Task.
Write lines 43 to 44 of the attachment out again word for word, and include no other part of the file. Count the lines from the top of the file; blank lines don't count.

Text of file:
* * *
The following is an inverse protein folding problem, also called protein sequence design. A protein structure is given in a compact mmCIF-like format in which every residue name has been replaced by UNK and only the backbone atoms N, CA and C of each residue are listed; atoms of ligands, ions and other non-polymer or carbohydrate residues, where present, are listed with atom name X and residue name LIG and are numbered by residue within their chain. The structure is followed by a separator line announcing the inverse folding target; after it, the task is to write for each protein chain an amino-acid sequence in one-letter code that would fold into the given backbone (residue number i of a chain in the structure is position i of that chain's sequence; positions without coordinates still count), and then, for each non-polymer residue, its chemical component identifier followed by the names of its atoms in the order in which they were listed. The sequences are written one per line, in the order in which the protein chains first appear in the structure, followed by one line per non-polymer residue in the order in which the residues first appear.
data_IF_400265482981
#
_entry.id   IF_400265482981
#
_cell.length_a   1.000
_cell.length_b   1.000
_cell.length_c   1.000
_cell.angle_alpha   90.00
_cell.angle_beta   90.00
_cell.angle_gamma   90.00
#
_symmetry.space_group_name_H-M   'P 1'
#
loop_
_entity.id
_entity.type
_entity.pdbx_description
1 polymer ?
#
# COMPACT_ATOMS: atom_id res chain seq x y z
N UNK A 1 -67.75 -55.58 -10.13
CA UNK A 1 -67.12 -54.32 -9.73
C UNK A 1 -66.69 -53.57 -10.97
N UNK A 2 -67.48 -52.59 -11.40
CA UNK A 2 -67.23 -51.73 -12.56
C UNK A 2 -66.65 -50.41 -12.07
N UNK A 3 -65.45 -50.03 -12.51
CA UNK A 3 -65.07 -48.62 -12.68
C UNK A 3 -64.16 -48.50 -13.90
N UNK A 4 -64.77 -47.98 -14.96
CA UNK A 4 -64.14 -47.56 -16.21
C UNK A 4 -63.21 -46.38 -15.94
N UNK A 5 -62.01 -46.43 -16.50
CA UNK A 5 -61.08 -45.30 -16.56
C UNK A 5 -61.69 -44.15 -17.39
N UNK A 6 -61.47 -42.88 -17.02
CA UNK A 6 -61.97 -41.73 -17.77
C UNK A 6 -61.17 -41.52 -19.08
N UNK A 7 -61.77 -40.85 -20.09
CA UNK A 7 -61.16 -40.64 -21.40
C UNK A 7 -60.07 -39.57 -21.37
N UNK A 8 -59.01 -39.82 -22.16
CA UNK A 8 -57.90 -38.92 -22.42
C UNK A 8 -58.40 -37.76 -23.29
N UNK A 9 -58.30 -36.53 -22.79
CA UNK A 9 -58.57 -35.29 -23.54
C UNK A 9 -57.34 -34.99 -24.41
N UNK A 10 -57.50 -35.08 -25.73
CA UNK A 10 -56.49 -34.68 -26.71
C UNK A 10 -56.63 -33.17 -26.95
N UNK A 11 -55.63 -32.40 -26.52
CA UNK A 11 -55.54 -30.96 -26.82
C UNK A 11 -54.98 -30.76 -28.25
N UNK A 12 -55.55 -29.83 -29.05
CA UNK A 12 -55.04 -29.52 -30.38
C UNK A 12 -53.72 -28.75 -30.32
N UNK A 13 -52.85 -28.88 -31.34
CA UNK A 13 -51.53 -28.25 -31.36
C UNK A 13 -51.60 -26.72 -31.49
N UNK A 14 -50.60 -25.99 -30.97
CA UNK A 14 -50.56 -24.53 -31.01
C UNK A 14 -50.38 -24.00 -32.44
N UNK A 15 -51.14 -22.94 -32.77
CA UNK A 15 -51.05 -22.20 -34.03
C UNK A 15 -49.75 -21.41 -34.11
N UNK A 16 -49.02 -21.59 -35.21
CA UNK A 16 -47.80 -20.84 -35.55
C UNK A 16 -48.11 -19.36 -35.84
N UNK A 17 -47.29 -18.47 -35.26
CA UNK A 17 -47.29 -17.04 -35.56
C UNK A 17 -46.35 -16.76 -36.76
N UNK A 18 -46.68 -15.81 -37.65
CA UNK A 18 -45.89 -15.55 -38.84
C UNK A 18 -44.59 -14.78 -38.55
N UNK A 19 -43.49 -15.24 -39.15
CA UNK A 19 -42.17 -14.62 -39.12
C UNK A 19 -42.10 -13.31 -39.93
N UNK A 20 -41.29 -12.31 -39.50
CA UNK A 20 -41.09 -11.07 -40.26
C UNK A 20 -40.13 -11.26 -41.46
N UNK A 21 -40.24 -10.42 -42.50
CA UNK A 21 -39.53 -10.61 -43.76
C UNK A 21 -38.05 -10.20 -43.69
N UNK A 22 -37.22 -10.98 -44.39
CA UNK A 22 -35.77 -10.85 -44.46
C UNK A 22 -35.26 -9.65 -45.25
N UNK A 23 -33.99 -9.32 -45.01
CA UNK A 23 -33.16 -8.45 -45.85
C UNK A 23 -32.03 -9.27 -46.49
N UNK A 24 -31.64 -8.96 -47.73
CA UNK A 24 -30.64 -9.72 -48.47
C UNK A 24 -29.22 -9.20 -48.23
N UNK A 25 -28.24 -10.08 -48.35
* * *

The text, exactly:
N UNK A 8 -59.01 -39.82 -22.16
CA UNK A 8 -57.90 -38.92 -22.42